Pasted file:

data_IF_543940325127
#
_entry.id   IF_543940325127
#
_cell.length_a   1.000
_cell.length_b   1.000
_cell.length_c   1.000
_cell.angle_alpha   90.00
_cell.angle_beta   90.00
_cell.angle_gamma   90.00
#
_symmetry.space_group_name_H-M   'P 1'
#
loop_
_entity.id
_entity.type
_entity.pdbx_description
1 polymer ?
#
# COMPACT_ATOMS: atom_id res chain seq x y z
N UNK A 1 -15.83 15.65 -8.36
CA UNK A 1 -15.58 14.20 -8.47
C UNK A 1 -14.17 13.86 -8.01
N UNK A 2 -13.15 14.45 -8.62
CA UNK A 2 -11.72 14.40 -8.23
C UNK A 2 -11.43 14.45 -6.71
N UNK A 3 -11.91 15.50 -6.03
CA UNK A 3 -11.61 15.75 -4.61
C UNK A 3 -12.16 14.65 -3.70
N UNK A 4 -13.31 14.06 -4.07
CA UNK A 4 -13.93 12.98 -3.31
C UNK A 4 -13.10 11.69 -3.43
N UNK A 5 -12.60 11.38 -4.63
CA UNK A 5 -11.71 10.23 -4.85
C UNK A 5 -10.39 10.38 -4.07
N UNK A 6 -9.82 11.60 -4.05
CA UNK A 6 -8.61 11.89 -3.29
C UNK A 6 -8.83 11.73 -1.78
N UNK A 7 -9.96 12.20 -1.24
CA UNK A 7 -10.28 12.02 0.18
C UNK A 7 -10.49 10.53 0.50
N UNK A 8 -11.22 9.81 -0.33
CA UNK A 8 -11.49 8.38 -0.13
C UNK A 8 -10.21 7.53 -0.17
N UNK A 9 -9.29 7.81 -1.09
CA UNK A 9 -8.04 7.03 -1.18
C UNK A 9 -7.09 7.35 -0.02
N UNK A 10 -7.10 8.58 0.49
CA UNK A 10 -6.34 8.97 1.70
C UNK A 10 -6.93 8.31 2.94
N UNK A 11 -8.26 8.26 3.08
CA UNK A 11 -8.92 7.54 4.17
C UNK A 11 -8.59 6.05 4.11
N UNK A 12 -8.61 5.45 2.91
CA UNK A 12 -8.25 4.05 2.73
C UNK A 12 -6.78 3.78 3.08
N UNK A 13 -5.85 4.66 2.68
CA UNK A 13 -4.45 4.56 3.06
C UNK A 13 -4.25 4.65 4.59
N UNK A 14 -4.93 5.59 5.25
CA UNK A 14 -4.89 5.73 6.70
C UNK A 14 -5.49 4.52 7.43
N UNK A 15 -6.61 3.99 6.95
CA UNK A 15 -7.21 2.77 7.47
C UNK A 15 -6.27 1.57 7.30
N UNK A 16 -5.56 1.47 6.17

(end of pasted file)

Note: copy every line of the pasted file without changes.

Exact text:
data_IF_543940325127
#
_entry.id   IF_543940325127
#
_cell.length_a   1.000
_cell.length_b   1.000
_cell.length_c   1.000
_cell.angle_alpha   90.00
_cell.angle_beta   90.00
_cell.angle_gamma   90.00
#
_symmetry.space_group_name_H-M   'P 1'
#
loop_
_entity.id
_entity.type
_entity.pdbx_description
1 polymer ?
#
# COMPACT_ATOMS: atom_id res chain seq x y z
N UNK A 1 -15.83 15.65 -8.36
CA UNK A 1 -15.58 14.20 -8.47
C UNK A 1 -14.17 13.86 -8.01
N UNK A 2 -13.15 14.45 -8.62
CA UNK A 2 -11.72 14.40 -8.23
C UNK A 2 -11.43 14.45 -6.71
N UNK A 3 -11.91 15.50 -6.03
CA UNK A 3 -11.61 15.75 -4.61
C UNK A 3 -12.16 14.65 -3.70
N UNK A 4 -13.31 14.06 -4.07
CA UNK A 4 -13.93 12.98 -3.31
C UNK A 4 -13.10 11.69 -3.43
N UNK A 5 -12.60 11.38 -4.63
CA UNK A 5 -11.71 10.23 -4.85
C UNK A 5 -10.39 10.38 -4.07
N UNK A 6 -9.82 11.60 -4.05
CA UNK A 6 -8.61 11.89 -3.29
C UNK A 6 -8.83 11.73 -1.78
N UNK A 7 -9.96 12.20 -1.24
CA UNK A 7 -10.28 12.02 0.18
C UNK A 7 -10.49 10.53 0.50
N UNK A 8 -11.22 9.81 -0.33
CA UNK A 8 -11.49 8.38 -0.13
C UNK A 8 -10.21 7.53 -0.17
N UNK A 9 -9.29 7.81 -1.09
CA UNK A 9 -8.04 7.03 -1.18
C UNK A 9 -7.09 7.35 -0.02
N UNK A 10 -7.10 8.58 0.49
CA UNK A 10 -6.34 8.97 1.70
C UNK A 10 -6.93 8.31 2.94
N UNK A 11 -8.26 8.26 3.08
CA UNK A 11 -8.92 7.54 4.17
C UNK A 11 -8.59 6.05 4.11
N UNK A 12 -8.61 5.45 2.91
CA UNK A 12 -8.25 4.05 2.73
C UNK A 12 -6.78 3.78 3.08
N UNK A 13 -5.85 4.66 2.68
CA UNK A 13 -4.45 4.56 3.06
C UNK A 13 -4.25 4.65 4.59
N UNK A 14 -4.93 5.59 5.25
CA UNK A 14 -4.89 5.73 6.70
C UNK A 14 -5.49 4.52 7.43
N UNK A 15 -6.61 3.99 6.95
CA UNK A 15 -7.21 2.77 7.47
C UNK A 15 -6.27 1.57 7.30
N UNK A 16 -5.56 1.47 6.17